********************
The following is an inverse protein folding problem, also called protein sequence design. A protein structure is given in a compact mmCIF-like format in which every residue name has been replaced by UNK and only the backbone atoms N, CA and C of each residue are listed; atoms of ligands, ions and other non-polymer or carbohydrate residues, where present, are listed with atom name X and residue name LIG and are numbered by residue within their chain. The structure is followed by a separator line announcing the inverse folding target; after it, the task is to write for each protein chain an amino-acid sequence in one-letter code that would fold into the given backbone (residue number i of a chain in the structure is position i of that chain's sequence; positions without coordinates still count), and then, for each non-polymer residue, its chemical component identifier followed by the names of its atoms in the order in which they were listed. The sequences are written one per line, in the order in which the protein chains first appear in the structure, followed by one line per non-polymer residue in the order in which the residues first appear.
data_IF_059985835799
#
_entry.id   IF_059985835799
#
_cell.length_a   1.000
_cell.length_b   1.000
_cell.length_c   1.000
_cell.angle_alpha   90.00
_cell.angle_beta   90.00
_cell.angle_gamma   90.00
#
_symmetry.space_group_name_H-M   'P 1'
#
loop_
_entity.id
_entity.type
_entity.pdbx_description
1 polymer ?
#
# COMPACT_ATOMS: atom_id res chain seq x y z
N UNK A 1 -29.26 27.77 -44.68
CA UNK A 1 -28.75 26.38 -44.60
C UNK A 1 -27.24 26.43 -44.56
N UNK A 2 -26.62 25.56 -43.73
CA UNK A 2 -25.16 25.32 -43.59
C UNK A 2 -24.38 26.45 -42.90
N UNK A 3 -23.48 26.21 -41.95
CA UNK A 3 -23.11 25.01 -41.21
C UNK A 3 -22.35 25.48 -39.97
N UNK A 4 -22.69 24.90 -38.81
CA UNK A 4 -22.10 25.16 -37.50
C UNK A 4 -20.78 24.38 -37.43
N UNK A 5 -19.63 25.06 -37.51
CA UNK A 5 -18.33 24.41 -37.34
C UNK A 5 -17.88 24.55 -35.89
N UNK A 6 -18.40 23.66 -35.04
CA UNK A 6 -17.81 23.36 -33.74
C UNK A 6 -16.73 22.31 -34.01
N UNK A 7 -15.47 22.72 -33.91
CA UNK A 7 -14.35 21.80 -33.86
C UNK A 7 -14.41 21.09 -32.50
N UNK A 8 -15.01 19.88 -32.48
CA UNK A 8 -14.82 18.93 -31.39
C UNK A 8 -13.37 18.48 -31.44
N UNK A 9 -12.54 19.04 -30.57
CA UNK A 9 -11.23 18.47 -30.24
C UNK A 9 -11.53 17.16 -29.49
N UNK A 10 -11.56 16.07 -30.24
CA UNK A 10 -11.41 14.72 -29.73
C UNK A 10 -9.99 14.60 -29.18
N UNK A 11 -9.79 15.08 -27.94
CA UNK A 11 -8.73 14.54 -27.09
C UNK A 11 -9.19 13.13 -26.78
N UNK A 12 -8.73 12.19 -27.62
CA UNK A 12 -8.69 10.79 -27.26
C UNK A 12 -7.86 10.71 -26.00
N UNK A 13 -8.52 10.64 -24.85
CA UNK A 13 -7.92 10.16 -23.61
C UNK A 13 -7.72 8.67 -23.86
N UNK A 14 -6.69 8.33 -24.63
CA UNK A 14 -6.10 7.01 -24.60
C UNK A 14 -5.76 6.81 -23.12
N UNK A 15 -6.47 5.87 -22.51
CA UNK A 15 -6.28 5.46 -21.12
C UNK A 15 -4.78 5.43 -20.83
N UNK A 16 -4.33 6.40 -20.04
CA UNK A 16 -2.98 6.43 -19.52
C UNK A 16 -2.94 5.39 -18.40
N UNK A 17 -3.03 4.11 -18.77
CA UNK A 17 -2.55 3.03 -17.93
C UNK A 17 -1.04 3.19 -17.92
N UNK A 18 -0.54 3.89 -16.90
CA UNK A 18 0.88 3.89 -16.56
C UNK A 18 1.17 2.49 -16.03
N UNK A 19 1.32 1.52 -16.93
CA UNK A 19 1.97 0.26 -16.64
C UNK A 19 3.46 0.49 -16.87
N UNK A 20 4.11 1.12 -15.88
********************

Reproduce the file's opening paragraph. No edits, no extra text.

The following is an inverse protein folding problem, also called protein sequence design. A protein structure is given in a compact mmCIF-like format in which every residue name has been replaced by UNK and only the backbone atoms N, CA and C of each residue are listed; atoms of ligands, ions and other non-polymer or carbohydrate residues, where present, are listed with atom name X and residue name LIG and are numbered by residue within their chain. The structure is followed by a separator line announcing the inverse folding target; after it, the task is to write for each protein chain an amino-acid sequence in one-letter code that would fold into the given backbone (residue number i of a chain in the structure is position i of that chain's sequence; positions without coordinates still count), and then, for each non-polymer residue, its chemical component identifier followed by the names of its atoms in the order in which they were listed. The sequences are written one per line, in the order in which the protein chains first appear in the structure, followed by one line per non-polymer residue in the order in which the residues first appear.